Reviews: Killla Kill
Awesome, with or without fanservice
Now, I know it's a bit early for a review of a series that has just started and has only aired three episodes to date, but this series has had a lot of buzz around the internet and I thought I should give my two cents about it. I'm gonna cut right to the point and address the 800-lb gorilla (or elephant in the room, whichever one works) in this part. Yes, there is Fanservice. Lots of fanservice. The main character and the de-facto Big Bad of this series wear incredibly skimpy costumes, the former of which has her's forced onto her in the first episode. This has caused a firestorm on Tumblr, specifically among social justice warriors, saying how offensive the costumes are, that it supports rape culture and other inflammatory noise that I often hear from that circle of people. Fans of Kill La Kill answered back and we get Flame Wars unlike any I've seen in a while. I'll say this about any other series like it. Kill La Kill is not for everybody. It's like Tarantino films with its violence/the usage of the N-word. Just like that, there will be people who will watch this and feel legitimately uncomfortable about the fanservice and will not like it because of the fanservice (or other reasons too), and that's completely fine with me. However, I feel that even without the Fanservice, Kill La Kill has a lot of good things about it that makes it worth the time. First off, we have the action scenes, which is so difficult to describe. "Off the wall" doesn't do it justice, "Awesomely over the top" doesn't do it justice. Nothing I could say could possibly do it justice as to how fun it is to watch it (Episode 3's fight scene is seriously among one of the best fight scenes I've ever seen.) And the characters are unique as hell too. Mako's a funny character, everyone in the Student Council a fun villain to watch and Ryuko's a great protagonist. I love the action, the characters, the animation, the story, and even the fanservice is enjoyable enough to look at. I will say Kill La Kill, fanservice or no fanservice, is a great time, it's off to a great start and I can't wait for the series to progress. Guess I shouldn't have thought less from the people behind Gurren Lagann.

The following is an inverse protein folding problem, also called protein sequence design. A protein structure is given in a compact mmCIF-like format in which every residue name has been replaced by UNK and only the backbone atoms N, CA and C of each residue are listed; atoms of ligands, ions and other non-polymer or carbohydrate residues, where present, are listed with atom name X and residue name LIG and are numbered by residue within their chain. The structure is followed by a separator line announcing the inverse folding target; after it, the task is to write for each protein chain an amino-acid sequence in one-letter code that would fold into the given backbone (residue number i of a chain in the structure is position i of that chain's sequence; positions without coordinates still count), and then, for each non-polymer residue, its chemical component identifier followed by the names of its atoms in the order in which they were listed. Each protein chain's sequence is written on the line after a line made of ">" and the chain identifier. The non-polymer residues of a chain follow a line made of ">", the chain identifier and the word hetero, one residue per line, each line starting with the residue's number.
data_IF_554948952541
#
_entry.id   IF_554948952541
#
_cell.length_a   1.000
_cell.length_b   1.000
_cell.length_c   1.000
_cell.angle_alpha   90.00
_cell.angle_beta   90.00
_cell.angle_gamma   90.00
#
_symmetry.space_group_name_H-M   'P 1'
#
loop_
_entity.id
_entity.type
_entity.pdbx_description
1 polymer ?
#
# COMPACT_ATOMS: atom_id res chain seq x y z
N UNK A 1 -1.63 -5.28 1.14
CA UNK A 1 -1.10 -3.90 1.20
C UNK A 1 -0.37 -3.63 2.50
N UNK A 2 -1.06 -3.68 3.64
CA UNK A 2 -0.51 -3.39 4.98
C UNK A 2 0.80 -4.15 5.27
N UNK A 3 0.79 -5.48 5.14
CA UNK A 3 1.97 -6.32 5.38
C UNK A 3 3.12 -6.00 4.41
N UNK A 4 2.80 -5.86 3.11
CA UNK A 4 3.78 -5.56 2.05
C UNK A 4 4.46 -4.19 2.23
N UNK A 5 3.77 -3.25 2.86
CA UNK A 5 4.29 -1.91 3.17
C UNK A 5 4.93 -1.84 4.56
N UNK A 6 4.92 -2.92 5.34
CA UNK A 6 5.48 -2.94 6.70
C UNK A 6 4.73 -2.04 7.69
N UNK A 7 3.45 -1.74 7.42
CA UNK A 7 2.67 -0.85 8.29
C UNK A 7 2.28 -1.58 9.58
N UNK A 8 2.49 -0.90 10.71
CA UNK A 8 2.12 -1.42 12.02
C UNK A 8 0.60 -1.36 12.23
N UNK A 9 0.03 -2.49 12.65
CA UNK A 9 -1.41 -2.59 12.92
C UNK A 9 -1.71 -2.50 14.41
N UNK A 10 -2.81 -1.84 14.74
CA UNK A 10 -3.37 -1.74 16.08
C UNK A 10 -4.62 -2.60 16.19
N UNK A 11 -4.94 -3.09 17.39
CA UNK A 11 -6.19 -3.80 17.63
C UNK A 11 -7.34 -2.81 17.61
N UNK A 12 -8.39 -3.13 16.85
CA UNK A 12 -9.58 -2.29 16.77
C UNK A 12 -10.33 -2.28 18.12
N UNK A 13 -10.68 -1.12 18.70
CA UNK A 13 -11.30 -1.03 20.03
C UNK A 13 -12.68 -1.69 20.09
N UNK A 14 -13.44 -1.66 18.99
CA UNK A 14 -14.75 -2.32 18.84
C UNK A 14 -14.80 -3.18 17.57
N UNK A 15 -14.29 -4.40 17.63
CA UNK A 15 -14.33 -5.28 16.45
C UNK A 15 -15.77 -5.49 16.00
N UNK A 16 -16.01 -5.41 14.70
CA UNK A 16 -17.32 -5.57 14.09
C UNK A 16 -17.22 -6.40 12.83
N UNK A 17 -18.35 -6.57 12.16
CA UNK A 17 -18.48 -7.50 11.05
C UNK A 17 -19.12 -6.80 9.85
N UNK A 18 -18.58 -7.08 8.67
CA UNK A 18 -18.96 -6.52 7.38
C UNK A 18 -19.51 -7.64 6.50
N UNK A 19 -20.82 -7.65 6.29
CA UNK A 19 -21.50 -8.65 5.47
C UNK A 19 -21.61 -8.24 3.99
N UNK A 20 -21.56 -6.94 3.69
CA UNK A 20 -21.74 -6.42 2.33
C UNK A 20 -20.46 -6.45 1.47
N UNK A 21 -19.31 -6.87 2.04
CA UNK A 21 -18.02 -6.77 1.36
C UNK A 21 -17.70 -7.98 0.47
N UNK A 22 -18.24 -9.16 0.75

A nice show with its own merits